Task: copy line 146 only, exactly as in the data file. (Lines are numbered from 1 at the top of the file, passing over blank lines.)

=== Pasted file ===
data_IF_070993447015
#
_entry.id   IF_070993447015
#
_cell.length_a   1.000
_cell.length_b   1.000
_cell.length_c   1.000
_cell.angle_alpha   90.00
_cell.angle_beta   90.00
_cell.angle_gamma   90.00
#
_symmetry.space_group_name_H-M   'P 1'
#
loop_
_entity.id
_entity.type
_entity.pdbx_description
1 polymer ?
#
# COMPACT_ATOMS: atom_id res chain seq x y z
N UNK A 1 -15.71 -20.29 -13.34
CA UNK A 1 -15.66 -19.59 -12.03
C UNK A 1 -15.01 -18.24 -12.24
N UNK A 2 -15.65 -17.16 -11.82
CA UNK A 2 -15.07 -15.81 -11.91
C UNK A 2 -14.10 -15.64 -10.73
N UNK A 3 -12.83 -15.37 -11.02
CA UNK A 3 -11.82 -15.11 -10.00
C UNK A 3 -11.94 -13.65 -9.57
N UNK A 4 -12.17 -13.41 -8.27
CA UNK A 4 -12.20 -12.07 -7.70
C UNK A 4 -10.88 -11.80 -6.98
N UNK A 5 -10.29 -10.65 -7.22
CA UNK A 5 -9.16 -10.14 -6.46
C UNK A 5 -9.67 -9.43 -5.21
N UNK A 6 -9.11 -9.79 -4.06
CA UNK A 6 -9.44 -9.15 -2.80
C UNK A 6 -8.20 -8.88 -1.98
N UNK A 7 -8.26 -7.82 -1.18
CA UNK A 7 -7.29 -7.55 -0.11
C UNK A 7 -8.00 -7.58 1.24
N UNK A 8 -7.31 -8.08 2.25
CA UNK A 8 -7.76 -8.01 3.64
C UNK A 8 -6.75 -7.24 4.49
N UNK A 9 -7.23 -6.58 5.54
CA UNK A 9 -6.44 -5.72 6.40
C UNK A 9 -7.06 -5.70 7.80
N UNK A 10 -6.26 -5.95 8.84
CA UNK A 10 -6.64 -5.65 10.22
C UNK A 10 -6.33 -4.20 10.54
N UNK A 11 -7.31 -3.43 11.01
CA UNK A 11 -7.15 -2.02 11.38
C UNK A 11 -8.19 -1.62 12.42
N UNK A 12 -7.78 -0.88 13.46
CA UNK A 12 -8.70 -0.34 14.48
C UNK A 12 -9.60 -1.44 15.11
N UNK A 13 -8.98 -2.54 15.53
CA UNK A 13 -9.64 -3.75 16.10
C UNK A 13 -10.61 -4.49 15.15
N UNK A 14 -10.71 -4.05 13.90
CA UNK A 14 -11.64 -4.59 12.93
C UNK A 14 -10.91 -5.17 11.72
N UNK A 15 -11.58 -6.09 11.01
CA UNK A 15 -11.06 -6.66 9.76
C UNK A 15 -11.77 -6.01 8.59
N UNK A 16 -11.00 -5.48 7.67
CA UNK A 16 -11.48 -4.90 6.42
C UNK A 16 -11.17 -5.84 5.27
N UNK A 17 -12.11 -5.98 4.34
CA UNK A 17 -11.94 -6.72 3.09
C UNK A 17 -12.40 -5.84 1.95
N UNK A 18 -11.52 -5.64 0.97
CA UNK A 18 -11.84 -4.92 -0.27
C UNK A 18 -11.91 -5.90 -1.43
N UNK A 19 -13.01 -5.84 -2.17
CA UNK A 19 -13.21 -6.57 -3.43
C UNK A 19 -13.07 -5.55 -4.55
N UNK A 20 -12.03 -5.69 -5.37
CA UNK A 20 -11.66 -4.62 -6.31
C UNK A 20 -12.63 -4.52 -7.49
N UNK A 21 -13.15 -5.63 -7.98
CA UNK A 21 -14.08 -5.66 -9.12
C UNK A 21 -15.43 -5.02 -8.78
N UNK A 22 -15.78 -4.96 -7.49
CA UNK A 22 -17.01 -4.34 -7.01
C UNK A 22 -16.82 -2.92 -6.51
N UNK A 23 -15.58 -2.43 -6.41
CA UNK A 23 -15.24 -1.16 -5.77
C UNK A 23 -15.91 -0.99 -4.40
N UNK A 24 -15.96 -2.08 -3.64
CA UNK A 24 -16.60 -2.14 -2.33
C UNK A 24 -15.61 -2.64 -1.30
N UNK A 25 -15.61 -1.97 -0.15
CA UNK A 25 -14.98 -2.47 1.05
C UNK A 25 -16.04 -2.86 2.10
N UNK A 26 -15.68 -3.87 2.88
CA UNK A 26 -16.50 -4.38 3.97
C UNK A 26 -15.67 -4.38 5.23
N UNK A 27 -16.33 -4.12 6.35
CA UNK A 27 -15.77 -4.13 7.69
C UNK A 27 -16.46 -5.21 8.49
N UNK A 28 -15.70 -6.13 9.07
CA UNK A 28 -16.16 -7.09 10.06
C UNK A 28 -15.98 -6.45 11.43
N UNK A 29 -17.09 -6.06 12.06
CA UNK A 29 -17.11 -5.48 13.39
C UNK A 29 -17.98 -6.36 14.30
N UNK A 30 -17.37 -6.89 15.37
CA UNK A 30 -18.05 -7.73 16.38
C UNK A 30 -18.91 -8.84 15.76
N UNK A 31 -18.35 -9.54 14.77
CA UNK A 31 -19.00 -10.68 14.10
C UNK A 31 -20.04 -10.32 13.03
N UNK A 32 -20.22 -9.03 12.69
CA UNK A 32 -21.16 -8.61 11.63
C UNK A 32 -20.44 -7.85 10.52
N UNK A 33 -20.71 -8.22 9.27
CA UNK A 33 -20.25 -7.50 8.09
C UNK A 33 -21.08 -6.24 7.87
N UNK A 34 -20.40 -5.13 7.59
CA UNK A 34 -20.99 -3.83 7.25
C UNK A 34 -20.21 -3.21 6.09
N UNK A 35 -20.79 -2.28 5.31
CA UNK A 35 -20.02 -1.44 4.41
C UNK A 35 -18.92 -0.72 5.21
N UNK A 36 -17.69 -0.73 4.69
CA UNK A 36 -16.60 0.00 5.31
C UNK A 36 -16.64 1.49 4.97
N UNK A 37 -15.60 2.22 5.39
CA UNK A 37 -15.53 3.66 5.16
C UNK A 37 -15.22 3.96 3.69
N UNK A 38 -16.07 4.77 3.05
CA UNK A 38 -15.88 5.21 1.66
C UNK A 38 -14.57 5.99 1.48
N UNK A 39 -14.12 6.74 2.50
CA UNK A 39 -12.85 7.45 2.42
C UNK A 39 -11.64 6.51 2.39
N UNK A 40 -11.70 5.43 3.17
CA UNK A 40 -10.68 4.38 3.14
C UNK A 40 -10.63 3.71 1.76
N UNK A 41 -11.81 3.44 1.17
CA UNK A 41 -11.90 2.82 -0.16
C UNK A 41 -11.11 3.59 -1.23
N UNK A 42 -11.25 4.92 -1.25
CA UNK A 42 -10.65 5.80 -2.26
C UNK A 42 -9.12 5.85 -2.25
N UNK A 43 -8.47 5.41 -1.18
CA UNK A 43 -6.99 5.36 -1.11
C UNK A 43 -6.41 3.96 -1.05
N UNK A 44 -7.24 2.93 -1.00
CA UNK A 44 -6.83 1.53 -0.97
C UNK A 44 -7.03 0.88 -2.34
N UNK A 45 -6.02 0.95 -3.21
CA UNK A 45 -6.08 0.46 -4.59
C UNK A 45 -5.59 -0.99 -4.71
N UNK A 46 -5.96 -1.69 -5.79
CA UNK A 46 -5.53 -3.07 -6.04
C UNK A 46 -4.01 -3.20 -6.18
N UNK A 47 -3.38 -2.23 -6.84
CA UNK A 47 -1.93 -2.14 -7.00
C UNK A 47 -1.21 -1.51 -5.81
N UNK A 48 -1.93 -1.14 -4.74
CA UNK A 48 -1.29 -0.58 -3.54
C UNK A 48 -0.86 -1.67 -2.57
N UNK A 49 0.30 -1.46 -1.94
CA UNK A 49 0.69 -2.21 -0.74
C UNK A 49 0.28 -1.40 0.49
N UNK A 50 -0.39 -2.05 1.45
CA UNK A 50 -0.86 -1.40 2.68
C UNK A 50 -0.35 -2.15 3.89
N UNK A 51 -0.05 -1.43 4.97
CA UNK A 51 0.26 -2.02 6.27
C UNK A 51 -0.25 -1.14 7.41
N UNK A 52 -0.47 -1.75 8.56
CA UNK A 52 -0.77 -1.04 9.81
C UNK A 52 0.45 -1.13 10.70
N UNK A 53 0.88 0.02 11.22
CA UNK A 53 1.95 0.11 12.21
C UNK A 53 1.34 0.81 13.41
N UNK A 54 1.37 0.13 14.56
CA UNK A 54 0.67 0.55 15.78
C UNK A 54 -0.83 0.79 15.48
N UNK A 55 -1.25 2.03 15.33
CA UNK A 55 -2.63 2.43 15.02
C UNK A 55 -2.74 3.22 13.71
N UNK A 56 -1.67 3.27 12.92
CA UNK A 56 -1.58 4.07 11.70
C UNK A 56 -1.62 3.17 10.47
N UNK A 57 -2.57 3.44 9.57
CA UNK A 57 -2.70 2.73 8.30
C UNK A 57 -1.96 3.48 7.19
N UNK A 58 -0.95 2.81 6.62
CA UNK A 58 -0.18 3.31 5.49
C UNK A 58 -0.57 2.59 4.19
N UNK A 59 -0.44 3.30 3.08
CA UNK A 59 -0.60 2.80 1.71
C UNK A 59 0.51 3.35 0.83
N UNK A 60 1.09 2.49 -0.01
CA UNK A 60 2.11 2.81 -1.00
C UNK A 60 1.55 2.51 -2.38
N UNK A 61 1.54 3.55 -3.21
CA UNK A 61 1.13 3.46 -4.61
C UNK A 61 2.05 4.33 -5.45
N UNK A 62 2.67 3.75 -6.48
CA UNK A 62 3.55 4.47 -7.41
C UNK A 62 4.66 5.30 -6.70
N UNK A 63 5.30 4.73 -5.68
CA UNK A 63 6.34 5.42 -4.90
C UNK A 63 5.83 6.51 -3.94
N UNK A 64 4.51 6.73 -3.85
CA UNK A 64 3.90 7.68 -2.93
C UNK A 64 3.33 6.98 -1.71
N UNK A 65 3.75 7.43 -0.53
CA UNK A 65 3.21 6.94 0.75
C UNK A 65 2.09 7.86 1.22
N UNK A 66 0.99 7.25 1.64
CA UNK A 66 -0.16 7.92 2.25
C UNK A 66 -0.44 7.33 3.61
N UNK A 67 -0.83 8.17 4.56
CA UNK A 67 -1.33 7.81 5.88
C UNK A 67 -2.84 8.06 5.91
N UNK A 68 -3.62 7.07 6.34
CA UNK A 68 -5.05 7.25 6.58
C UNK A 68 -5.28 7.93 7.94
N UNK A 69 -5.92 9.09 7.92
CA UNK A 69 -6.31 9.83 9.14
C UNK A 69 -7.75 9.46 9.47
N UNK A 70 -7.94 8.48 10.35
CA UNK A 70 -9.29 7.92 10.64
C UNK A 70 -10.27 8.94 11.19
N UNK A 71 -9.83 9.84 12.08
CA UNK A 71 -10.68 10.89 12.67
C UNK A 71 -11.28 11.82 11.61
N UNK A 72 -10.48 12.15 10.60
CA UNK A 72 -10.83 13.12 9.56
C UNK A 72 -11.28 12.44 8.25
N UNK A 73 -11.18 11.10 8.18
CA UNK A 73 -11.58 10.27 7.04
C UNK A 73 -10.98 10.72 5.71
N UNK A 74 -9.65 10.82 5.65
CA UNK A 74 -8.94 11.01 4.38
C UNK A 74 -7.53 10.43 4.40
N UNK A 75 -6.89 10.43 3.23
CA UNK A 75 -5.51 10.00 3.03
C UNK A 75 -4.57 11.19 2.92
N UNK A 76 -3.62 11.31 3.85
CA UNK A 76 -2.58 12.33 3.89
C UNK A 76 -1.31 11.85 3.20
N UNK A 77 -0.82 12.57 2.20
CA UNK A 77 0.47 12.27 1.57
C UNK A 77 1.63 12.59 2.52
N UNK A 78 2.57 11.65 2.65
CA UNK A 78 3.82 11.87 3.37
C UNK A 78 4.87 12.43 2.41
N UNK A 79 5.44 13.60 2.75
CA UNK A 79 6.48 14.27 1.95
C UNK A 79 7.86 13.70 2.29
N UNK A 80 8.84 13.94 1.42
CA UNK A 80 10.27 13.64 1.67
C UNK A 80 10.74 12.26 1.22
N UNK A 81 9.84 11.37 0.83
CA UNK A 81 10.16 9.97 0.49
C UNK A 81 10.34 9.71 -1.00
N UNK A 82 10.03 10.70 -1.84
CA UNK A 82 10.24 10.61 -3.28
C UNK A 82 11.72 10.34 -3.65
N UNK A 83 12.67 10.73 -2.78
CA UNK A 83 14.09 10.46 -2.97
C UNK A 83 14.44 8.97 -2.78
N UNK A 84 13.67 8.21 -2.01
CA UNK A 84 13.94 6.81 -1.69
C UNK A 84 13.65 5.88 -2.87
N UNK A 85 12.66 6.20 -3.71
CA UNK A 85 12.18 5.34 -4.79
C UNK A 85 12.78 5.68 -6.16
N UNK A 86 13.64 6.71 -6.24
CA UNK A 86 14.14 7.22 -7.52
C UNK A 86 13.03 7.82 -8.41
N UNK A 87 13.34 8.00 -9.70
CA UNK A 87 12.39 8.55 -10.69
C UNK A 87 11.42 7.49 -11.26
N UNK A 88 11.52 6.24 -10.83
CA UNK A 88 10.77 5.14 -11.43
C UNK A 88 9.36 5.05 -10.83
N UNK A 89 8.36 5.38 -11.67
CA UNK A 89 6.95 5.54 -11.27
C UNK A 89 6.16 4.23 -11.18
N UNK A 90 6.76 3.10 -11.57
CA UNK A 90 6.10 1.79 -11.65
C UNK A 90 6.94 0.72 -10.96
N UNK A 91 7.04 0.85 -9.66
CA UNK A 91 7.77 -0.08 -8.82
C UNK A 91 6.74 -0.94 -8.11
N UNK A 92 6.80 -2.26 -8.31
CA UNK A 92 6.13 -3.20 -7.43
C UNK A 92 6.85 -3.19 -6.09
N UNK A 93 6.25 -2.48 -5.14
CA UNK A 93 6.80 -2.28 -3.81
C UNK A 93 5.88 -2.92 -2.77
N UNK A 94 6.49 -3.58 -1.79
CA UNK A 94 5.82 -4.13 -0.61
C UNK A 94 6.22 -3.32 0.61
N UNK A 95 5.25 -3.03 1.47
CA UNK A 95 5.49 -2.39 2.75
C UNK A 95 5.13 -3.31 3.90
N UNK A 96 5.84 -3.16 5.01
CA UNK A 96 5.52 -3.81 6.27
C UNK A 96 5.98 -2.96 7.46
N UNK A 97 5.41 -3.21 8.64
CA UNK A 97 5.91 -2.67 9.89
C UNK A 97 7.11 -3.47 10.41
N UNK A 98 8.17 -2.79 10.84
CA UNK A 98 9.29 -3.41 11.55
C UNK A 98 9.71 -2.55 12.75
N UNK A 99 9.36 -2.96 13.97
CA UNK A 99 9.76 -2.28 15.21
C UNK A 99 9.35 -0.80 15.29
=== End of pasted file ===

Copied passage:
C UNK A 42 -9.12 5.85 -2.25